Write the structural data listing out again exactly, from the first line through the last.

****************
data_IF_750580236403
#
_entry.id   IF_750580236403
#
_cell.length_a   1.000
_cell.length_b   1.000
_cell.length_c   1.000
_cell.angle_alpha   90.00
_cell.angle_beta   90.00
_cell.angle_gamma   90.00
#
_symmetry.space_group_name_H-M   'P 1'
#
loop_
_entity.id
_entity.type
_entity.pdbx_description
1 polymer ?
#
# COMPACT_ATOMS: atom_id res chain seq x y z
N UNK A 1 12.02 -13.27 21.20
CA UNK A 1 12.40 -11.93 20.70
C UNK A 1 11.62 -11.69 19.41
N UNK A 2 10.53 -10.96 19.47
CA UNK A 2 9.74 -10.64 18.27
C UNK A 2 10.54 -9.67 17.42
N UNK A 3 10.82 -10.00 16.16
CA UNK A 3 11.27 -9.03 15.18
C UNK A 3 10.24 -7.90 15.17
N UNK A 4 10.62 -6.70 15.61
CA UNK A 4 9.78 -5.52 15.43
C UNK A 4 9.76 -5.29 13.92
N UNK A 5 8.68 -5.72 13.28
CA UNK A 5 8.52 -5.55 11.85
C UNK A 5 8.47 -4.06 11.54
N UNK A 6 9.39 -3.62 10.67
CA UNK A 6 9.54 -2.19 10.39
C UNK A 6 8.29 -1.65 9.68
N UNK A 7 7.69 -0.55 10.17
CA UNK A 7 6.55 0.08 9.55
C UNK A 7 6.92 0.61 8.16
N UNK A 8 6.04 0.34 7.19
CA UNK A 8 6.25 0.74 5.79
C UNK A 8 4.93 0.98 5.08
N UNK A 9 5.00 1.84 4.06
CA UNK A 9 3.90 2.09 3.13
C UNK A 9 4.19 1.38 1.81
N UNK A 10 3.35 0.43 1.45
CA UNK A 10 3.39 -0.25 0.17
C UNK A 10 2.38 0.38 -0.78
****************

data_IF_750580236403
#
_entry.id   IF_750580236403
#
_cell.length_a   1.000
_cell.length_b   1.000
_cell.length_c   1.000
_cell.angle_alpha   90.00
_cell.angle_beta   90.00
_cell.angle_gamma   90.00
#
_symmetry.space_group_name_H-M   'P 1'
#
loop_
_entity.id
_entity.type
_entity.pdbx_description
1 polymer ?
#
# COMPACT_ATOMS: atom_id res chain seq x y z
N UNK A 1 12.02 -13.27 21.20
CA UNK A 1 12.40 -11.93 20.70
C UNK A 1 11.62 -11.69 19.41
N UNK A 2 10.53 -10.96 19.47
CA UNK A 2 9.74 -10.64 18.27
C UNK A 2 10.54 -9.67 17.42
N UNK A 3 10.82 -10.00 16.16
CA UNK A 3 11.27 -9.03 15.18
C UNK A 3 10.24 -7.90 15.17
N UNK A 4 10.62 -6.70 15.61
CA UNK A 4 9.78 -5.52 15.43
C UNK A 4 9.76 -5.29 13.92
N UNK A 5 8.68 -5.72 13.28
CA UNK A 5 8.52 -5.55 11.85
C UNK A 5 8.47 -4.06 11.54
N UNK A 6 9.39 -3.62 10.67
CA UNK A 6 9.54 -2.19 10.39
C UNK A 6 8.29 -1.65 9.68
N UNK A 7 7.69 -0.55 10.17
CA UNK A 7 6.55 0.08 9.55
C UNK A 7 6.92 0.61 8.16
N UNK A 8 6.04 0.34 7.19
CA UNK A 8 6.25 0.74 5.79
C UNK A 8 4.93 0.98 5.08
N UNK A 9 5.00 1.84 4.06
CA UNK A 9 3.90 2.09 3.13
C UNK A 9 4.19 1.38 1.81
N UNK A 10 3.35 0.43 1.45
CA UNK A 10 3.39 -0.25 0.17
C UNK A 10 2.38 0.38 -0.78